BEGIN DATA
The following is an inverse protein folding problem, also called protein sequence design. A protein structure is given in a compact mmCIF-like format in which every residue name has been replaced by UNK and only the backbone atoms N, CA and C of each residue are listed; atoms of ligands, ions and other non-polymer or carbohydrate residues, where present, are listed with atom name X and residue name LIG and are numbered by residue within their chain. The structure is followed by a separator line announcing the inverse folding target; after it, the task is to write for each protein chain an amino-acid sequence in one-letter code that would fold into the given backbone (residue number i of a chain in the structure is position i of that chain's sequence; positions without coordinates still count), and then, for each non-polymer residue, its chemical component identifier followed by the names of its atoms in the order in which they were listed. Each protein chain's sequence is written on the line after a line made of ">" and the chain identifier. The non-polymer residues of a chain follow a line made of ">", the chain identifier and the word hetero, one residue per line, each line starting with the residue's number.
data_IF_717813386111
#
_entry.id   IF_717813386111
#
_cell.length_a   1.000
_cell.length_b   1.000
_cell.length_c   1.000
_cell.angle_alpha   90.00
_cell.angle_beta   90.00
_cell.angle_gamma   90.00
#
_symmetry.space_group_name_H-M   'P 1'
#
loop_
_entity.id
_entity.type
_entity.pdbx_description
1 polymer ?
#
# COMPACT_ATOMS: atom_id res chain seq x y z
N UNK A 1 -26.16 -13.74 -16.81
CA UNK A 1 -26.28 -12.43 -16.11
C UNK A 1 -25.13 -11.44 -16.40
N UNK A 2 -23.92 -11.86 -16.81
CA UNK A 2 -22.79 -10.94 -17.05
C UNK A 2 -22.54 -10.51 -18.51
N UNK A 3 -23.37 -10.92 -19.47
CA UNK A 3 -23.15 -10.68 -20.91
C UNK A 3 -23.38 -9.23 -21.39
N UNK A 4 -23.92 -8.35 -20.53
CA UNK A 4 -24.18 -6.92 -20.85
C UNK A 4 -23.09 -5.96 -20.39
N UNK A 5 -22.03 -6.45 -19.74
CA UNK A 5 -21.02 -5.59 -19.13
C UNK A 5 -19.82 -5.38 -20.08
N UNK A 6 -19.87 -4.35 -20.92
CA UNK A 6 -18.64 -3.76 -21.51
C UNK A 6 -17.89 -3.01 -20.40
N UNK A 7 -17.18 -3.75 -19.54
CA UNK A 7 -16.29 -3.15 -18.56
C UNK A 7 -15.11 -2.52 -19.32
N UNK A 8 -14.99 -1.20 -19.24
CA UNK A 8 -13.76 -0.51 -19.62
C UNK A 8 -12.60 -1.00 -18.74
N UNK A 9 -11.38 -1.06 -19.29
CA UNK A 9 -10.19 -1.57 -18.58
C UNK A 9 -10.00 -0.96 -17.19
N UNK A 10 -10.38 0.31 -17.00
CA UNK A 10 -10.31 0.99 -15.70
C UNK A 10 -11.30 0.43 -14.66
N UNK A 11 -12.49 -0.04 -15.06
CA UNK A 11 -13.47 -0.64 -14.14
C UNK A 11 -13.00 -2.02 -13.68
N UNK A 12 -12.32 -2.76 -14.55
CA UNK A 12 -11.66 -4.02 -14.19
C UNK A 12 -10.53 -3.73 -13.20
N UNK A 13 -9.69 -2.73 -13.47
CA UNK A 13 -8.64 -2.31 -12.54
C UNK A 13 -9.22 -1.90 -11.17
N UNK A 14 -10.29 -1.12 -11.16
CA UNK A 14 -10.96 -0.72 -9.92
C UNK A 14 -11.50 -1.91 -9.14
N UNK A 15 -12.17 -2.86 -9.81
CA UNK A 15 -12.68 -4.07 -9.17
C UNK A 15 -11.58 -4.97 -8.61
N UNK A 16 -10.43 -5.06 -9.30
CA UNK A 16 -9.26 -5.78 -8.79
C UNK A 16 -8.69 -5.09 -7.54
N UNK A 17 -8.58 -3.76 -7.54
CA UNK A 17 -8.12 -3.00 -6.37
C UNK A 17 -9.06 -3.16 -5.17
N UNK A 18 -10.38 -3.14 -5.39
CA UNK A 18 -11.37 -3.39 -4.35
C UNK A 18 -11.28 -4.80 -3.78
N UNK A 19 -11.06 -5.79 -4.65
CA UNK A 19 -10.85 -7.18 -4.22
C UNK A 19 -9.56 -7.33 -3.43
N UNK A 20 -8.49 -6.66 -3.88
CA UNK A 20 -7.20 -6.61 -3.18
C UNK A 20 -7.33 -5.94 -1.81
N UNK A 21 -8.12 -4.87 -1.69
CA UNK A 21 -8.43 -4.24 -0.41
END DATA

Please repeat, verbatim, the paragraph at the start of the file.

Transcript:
The following is an inverse protein folding problem, also called protein sequence design. A protein structure is given in a compact mmCIF-like format in which every residue name has been replaced by UNK and only the backbone atoms N, CA and C of each residue are listed; atoms of ligands, ions and other non-polymer or carbohydrate residues, where present, are listed with atom name X and residue name LIG and are numbered by residue within their chain. The structure is followed by a separator line announcing the inverse folding target; after it, the task is to write for each protein chain an amino-acid sequence in one-letter code that would fold into the given backbone (residue number i of a chain in the structure is position i of that chain's sequence; positions without coordinates still count), and then, for each non-polymer residue, its chemical component identifier followed by the names of its atoms in the order in which they were listed. Each protein chain's sequence is written on the line after a line made of ">" and the chain identifier. The non-polymer residues of a chain follow a line made of ">", the chain identifier and the word hetero, one residue per line, each line starting with the residue's number.